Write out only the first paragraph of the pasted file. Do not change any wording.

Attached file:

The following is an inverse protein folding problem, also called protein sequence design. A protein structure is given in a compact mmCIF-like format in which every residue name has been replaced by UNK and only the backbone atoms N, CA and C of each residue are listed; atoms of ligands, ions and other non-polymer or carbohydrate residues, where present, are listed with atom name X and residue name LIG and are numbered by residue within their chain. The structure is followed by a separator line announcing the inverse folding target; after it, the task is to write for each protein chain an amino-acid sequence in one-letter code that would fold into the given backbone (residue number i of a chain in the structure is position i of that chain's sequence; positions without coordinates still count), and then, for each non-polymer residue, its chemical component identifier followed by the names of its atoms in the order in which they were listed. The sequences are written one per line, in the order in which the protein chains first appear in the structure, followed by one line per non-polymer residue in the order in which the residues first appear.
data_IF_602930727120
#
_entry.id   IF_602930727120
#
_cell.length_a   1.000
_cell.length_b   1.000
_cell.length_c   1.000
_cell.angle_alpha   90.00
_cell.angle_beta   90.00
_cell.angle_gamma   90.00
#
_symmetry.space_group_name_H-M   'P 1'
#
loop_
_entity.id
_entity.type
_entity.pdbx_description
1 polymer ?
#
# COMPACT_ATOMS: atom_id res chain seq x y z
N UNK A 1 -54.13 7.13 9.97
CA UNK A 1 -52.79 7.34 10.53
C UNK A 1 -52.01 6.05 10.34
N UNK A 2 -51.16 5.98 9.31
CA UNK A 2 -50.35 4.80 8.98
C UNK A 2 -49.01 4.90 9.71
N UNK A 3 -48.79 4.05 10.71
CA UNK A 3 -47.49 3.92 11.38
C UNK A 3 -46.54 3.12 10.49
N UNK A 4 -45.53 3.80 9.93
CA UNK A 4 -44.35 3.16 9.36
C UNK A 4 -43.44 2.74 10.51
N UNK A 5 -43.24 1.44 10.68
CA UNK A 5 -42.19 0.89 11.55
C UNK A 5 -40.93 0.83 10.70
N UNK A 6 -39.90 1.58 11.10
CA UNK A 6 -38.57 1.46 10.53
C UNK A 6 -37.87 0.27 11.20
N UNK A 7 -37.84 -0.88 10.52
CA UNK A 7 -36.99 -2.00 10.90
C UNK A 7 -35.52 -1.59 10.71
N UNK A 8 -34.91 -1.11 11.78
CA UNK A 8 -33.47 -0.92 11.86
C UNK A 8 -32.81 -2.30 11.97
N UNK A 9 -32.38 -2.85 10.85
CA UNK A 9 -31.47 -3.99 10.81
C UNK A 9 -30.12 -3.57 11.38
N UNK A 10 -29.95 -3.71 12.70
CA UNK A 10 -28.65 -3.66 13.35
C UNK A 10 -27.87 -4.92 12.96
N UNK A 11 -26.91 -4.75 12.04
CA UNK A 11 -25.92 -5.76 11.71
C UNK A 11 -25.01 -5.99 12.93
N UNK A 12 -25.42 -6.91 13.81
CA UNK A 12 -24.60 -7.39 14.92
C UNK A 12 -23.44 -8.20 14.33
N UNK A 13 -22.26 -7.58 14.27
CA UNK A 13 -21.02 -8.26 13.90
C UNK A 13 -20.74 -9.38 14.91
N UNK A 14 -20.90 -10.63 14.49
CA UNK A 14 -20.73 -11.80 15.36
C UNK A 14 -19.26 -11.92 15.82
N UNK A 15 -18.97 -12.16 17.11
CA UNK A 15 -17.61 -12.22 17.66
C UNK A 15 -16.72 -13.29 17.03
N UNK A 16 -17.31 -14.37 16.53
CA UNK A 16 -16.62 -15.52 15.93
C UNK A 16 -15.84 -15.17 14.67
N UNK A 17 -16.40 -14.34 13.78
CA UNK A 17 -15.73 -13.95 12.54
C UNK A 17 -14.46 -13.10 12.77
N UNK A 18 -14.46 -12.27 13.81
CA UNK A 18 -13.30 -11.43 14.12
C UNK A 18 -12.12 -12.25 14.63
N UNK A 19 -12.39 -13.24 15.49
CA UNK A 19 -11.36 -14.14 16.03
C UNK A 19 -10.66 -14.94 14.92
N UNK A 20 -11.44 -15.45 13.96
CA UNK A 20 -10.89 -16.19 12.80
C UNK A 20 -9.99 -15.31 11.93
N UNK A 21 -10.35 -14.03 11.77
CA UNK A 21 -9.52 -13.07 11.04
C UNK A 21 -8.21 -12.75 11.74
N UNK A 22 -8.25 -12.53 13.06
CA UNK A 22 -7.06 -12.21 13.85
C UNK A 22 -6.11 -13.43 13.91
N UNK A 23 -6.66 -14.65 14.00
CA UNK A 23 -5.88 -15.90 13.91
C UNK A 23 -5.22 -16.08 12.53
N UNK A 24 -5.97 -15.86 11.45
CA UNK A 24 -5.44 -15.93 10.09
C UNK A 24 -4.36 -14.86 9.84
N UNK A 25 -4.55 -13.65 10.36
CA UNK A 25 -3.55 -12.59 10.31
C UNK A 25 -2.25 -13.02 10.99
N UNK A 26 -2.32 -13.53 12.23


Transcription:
The following is an inverse protein folding problem, also called protein sequence design. A protein structure is given in a compact mmCIF-like format in which every residue name has been replaced by UNK and only the backbone atoms N, CA and C of each residue are listed; atoms of ligands, ions and other non-polymer or carbohydrate residues, where present, are listed with atom name X and residue name LIG and are numbered by residue within their chain. The structure is followed by a separator line announcing the inverse folding target; after it, the task is to write for each protein chain an amino-acid sequence in one-letter code that would fold into the given backbone (residue number i of a chain in the structure is position i of that chain's sequence; positions without coordinates still count), and then, for each non-polymer residue, its chemical component identifier followed by the names of its atoms in the order in which they were listed. The sequences are written one per line, in the order in which the protein chains first appear in the structure, followed by one line per non-polymer residue in the order in which the residues first appear.